LG-ESS is common in women in their 40 and 50s, and patients with LG-ESS present with symptoms such as atypical genital bleeding, heavy menstrual bleeding, enlarged uterus, and lower abdominal pain (4). In general, a yellowish-white polyp-like mass is formed and often grows to fill the intrauterine cavity, but it may also invade the myometrium and vasculature and extend to the ovaries, pelvis, abdominal cavity, and retroperitoneal lymph nodes (5,6). These characteristics are congruent with the fact that our patient had atypical genital bleeding as the initial symptom and that endometrial polyp-like lesions first appeared and then detected as a tumor invading the myometrium. According to previous reports, it is often difficult to distinguish LG-ESS from endometrial polyps or uterine fibroids preoperatively, and LG-ESS is sometimes diagnosed only after postoperative pathological examination (5,6). In the present case, polyp-like lesions were confined to the intrauterine cavity when they were found, and there were no lesions in the myometrium on ultrasonography, so we did not perform MRI at this timing. The pathological findings at the time of the first polypectomy were not clearly malignant due to lack of cellular atypia. However, the polyp-like lesions recurred soon afterwards and grew further into the myometrium. It is therefore inferred that the initial polyp-like mass may have been an incipient lesion of LG-ESS. We speculate that the tumor was initially confined to the polypoid lesion within the uterine cavity at the time of the first hysteroscopic resection, but it had progressed rapidly and invaded into the myometrium at the second hysteroscopic resection; thus, it might have been better to examine the tumor extension using MRI before the second hysteroscopic polypectomy and to evaluate the safety and adequacy of the hysteroscopic resection.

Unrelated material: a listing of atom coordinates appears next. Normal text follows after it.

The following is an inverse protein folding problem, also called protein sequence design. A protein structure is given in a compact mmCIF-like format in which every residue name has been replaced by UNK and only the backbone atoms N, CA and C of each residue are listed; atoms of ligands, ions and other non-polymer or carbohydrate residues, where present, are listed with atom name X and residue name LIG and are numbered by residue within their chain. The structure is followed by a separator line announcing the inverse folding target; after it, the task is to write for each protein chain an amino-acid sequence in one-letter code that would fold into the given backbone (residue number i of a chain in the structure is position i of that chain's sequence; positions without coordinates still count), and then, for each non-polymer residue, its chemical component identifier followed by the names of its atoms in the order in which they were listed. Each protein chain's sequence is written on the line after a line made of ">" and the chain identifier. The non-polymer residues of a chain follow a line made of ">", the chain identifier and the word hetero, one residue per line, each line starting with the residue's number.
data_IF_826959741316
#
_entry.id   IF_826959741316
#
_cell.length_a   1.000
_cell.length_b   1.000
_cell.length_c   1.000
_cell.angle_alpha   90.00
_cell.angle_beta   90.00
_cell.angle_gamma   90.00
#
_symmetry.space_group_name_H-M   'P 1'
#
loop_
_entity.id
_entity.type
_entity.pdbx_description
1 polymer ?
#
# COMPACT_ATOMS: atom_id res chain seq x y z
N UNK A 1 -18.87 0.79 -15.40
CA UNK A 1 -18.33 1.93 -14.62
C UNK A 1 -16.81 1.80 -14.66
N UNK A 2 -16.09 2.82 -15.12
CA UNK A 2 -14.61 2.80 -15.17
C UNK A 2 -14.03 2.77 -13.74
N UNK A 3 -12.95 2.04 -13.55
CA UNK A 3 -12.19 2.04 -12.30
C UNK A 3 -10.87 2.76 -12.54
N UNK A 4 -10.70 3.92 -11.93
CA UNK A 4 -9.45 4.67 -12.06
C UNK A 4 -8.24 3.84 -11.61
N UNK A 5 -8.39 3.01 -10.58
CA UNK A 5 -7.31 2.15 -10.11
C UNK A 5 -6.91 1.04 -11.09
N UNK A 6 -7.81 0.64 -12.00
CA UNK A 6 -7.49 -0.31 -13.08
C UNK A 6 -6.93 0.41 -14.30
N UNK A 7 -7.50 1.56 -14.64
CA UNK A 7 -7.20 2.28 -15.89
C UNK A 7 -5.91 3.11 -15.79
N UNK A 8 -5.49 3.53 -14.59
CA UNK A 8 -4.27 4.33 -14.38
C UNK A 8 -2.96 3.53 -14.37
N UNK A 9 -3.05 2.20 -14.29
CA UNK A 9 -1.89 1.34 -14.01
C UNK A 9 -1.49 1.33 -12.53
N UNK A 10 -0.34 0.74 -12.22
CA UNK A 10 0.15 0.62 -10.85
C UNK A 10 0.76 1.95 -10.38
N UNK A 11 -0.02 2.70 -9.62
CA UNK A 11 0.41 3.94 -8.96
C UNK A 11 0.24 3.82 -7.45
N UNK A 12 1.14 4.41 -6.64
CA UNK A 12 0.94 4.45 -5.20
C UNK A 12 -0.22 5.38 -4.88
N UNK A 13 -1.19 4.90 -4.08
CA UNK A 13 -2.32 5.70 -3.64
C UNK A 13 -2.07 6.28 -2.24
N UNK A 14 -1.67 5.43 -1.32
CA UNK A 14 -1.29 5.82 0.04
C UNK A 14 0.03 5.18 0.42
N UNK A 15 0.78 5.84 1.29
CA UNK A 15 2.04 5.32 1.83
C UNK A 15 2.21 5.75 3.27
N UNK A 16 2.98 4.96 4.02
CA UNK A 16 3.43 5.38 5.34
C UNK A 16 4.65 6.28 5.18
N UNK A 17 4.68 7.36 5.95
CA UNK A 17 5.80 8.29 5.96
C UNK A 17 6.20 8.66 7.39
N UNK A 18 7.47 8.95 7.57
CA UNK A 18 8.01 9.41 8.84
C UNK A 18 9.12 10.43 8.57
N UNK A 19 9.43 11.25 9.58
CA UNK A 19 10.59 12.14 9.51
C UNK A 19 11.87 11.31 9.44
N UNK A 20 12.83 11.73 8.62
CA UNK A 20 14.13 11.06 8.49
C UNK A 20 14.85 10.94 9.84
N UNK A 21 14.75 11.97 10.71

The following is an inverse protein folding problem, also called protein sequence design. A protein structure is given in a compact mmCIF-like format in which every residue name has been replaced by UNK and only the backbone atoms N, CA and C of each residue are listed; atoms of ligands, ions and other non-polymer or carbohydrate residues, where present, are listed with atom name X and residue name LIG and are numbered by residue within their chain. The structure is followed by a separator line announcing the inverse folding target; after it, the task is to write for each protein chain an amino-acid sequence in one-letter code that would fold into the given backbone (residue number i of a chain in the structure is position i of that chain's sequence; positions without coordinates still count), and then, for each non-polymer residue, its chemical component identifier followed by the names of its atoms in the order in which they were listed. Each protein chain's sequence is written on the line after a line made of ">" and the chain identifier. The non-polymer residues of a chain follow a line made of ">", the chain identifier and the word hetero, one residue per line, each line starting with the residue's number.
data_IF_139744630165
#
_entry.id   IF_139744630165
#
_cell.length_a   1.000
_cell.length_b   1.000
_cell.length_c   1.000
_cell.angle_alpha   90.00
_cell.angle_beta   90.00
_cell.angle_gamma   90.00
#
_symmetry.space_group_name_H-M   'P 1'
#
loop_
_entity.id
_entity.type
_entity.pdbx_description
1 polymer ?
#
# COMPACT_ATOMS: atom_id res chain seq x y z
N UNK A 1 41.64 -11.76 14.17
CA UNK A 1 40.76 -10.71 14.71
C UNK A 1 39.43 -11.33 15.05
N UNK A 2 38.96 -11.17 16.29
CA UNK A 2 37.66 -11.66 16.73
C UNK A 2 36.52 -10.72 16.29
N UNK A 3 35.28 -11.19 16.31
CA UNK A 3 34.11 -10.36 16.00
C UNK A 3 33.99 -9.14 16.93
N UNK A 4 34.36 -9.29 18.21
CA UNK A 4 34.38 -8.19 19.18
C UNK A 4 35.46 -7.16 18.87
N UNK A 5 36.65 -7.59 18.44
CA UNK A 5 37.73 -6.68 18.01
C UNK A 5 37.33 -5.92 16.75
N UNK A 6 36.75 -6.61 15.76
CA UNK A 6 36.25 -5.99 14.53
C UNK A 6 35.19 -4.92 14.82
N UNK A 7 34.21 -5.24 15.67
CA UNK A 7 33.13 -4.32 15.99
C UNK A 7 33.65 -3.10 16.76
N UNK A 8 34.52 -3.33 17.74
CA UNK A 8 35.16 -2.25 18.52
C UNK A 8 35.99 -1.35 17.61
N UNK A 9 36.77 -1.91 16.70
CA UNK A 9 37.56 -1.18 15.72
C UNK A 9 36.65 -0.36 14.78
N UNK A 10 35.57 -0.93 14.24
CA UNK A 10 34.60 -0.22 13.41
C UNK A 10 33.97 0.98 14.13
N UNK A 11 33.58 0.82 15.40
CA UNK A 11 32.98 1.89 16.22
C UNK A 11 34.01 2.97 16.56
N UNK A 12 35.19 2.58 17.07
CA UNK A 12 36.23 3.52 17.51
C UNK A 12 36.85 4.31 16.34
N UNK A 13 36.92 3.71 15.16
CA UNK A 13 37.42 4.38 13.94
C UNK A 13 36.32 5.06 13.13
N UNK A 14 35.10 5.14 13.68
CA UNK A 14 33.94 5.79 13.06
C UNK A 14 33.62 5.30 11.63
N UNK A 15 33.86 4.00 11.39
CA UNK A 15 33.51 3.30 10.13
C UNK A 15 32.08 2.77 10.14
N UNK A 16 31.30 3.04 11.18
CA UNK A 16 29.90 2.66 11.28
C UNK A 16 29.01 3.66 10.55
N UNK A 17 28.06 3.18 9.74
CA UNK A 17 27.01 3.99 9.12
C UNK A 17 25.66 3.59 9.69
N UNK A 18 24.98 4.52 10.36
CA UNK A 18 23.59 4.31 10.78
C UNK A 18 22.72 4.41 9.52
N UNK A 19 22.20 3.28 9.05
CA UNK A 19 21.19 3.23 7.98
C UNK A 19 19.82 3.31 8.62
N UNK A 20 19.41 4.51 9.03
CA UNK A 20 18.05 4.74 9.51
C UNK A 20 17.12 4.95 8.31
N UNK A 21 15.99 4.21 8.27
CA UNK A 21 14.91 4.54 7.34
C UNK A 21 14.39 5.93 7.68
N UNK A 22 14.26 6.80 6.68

Standard treatment for LG-ESS is hysterectomy and bilateral adnexectomy (3). Lymphadenectomy or lymph node biopsy is also recommended because 9-33% of this disease has pelvic node metastasis (7,8), although its impact on survival is not clear. In our patient, it might have been better to have lymphadenectomy to decide the disease stage correctly, but we did not perform it because there was no suspicious finding of lymph node metastasis on PET/CT.

By contrast, management of LG-ESS in young patients who wish to preserve their fertility has not yet been established, with only a few reports available on the outcome of fertility-sparing treatment of LG-ESS (9-12) as summarized in Table I. Xie et al (9) studied 17 younger patients (aged 15-37 years) with stage I LG-ESS (6 stage IA patients and 11 stage IB patients) in whom laparoscopic/hysteroscopic or open tumor resection was performed with successful fertility preservation. In their study, 12 of the 17 patients received postoperative hormonal therapy. Recurrence of the disease was seen in 10 of the 17 patients (59%), but subsequent treatment resulted in a favorable outcome, with no mortality being reported in any patient. Furthermore, five of eight patients who wished to become pregnant succeeded in giving birth. Similarly, Laurelli et al (10) reported that six stage IA LG-ESS patients aged 18 to 40 years who had polypoid or submucosal tumors in the intrauterine cavity underwent hysteroscopic tumor resection, and five of them were treated with hormonal therapy with megestrol acetate (MA) for 1 to 2 years. All of these patients survived without recurrence, and three patients became pregnant. Jin et al (11) also reported that five LG-ESS patients aged 28 to 37 years who wished to preserve their fertility underwent local tumor resection and adjuvant hormonal therapy. Although one patient had recurrent disease and subsequently underwent total hysterectomy, all five patients were alive, and three of them became pregnant and gave birth. They recommend that hormonal therapy should be given for 6 months after fertility-sparing surgery. By contrast, a retrospective analysis of 153 LG-ESS patients by Bai et al (12) showed that the recurrence rate was as high as 79% (15 of 19 patients) in patients who underwent tumor enucleation alone at the initial surgery, and that uterine preservation with tumor enucleation alone, ovarian preservation, and positive surgical margins were the three independent prognostic factors for recurrence. However, ovarian preservation and tumor enucleation did not significantly affect the overall survival. Based on these results, Bai et al (12) suggested that tumor enucleation for LG-ESS should be performed after adequate informed consent only in patients with a strong desire for fertility preservation, and total hysterectomy should be recommended after the completion of pregnancy and delivery.